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Pseudomonas is a bacteria commonly found in closed circuit water systems, a problem that until recent years was largely confined to London. As Pseudomonas increasingly finds a home in buildings throughout the UK, its spread must be stopped to ensure the safety and efficiency of pipework and associated HVAC systems.
While Pseudomonas can be harmful to health, in a closed system, humans are rarely exposed, so the main issue is the damage it does to HVAC equipment. In order to prevent Pseudomonas, care must be taken in a water systems design, pre-commissioning cleaning is essential and ongoing maintenance must be planned and fit for purpose.
Any stagnant or low flowing water will give Pseudomonas the perfect conditions to grow and multiply leading to biofilm formation and other problems, such as corrosion and the rise of Sulphate Reducing Bacteria (SRBs).
SRBs: SRB’s metabolise naturally occurring sulphate in the water to produce sulphide under clumps of bacteria, depolarising the metal surface, resulting in localised pitting corrosion and eventual perforation.
Biofilm: In general, bacterial build-up in the water, especially in stagnant areas, can create a microbial biofilm layer on pipe and heat exchanger surfaces, causing a reduction in efficiency and flow restrictions. Preventing biofilm from forming in the first place is essential; once biofilms start to form, the bacteria that reside within them can be thousands of times more resistant to biocides than that found free floating in the water.
Pseudomonas can be particularly problematic in modern buildings with the small-bore pipework and small orifices associated with control valves. The biofilm reduces water flow and provides a habitat for other corrosion inducing bacteria that will lead to pitting and leaking pipework. The net result of Pseudomonas in heating and chilled water systems is a decrease in their efficiency and increase down time and costs from repairing leaks.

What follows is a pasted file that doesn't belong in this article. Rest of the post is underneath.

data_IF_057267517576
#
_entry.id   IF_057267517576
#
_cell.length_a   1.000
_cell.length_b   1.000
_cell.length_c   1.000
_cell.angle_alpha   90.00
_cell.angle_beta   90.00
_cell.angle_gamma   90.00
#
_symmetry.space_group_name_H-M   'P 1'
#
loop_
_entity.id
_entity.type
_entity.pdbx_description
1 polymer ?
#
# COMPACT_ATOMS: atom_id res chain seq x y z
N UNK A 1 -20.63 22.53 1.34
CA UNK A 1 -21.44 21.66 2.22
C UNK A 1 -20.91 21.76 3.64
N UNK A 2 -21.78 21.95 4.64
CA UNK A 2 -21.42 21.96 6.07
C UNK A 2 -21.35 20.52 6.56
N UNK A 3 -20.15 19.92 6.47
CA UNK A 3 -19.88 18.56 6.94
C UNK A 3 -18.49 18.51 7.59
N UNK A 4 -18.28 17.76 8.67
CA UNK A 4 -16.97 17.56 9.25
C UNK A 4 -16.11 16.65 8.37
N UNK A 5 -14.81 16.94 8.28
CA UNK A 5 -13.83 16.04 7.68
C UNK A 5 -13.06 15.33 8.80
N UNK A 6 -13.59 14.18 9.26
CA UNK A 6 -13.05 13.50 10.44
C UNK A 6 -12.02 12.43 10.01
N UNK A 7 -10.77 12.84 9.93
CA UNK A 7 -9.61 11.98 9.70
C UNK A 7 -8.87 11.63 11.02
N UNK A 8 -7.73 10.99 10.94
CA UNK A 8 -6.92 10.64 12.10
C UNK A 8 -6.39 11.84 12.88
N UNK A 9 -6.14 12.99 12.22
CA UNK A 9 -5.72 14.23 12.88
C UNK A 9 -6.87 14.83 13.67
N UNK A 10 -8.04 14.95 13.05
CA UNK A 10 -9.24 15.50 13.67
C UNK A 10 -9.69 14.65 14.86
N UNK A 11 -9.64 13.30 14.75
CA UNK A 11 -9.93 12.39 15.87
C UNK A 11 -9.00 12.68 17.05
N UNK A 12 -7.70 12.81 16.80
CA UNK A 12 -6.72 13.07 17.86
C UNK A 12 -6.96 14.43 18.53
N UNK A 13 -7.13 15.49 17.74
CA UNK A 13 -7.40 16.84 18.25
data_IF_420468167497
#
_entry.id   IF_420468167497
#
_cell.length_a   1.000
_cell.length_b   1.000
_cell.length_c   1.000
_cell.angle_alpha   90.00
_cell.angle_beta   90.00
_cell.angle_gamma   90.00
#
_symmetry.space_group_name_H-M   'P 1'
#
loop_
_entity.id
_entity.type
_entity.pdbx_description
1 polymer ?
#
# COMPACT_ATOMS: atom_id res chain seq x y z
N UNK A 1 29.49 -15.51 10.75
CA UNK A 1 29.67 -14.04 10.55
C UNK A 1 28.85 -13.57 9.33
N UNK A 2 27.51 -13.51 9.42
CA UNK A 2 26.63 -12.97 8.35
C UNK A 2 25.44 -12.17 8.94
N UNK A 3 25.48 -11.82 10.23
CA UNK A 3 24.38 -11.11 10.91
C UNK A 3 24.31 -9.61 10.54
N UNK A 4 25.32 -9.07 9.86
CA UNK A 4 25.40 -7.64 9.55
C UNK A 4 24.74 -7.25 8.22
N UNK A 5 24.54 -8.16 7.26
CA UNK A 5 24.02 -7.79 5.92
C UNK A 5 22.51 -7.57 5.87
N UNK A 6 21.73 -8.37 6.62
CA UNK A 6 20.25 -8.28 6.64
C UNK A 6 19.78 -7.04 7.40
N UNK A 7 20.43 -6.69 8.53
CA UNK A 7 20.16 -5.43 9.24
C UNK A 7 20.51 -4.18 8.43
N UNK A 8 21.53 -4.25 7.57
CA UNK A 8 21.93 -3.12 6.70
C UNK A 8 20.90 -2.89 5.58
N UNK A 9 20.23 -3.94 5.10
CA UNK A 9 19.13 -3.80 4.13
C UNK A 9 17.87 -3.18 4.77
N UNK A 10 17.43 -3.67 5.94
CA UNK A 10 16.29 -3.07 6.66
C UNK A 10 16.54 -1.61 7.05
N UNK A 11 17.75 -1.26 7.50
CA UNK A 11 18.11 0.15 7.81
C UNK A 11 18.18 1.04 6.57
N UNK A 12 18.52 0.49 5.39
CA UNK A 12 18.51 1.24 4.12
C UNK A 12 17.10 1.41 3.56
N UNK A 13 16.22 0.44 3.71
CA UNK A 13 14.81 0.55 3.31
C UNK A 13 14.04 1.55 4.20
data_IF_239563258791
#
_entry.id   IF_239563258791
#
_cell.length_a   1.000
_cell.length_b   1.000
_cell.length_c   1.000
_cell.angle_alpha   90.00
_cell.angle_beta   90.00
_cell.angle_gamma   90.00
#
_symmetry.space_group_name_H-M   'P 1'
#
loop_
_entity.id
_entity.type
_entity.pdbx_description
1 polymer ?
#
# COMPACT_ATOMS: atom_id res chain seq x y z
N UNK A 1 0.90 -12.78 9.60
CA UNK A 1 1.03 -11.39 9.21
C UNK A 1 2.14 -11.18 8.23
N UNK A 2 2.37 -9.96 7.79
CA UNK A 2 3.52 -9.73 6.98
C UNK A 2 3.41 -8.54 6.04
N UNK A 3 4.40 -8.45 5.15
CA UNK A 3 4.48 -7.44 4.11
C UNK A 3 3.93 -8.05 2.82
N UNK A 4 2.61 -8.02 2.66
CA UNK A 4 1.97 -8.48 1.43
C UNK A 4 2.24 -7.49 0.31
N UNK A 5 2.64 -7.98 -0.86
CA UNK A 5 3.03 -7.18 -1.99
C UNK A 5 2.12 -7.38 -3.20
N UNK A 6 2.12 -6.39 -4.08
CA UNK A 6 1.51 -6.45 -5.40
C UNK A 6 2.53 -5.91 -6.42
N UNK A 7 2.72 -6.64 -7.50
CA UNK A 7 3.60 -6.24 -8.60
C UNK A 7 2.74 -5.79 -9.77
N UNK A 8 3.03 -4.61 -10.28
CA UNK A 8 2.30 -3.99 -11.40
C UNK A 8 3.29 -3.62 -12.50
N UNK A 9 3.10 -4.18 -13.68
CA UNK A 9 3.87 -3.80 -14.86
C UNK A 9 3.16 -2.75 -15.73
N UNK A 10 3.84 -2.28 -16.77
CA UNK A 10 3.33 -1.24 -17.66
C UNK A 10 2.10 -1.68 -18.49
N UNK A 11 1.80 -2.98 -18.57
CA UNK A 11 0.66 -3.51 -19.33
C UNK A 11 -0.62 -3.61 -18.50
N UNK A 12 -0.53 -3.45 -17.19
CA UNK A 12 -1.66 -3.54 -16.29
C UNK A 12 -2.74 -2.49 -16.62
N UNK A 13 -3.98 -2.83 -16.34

Preventing Pseudomonas begins with how a water system is designed. Cutting corners at this crucial stage will lead to problems further down the line. Design problems can include dead legs and capped pipes, added to allow for further expansion, but creating the ideal stagnant conditions for Pseudomonas to grow. If unavoidable, these must be looped out and circulated regularly.
Once installed, new water systems must undergo pre-commissioning cleaning, in-line with BSRIA guidelines. By making sure a water system is clean from the outset unnecessary maintenance and repairs can be avoided. Remediation cleaning is possible, but it will never render a system ‘as new’.
Chemicals flush out the system and then provide ongoing water treatment, with regular ‘dosing’ the normal course of action. While biocides are effective, they should be used with caution and only where necessary. Potentially harmful to maintenance operatives and pipework, a bespoke approach is always best, with a water system continually monitored so dosing is based on actual requirements, rather than a one-size-fits-all approach.
If possible, non-chemical alternatives should be explored, which can be installed when a water system is being built, acting as a gate keeper to mains water, or retrofitted to existing systems. Our version, Wallenius AOT, has been proven to kill 100% of Pseudomonas bacteria, harnessng a specific frequency of light and photocatalytic surfaces to create free radicals that break down harmful micro-organisms. Extremely low energy, AOT allows buildings to cut down or eliminate their reliance on dosing, which contributes to improving water hygiene’s ‘green’ credentials and reduces chemical and maintenance costs.
What’s key is that an approach to water hygiene is an integrated one. By taking the right steps at design and construction stages, followed by fit for purpose pre-commissioning cleaning and on-going water treatment, Pseudomonas can be kept at bay. Exploring solutions such as AOT will save money long-term, reducing chemical usage and on-going maintenance requirements.
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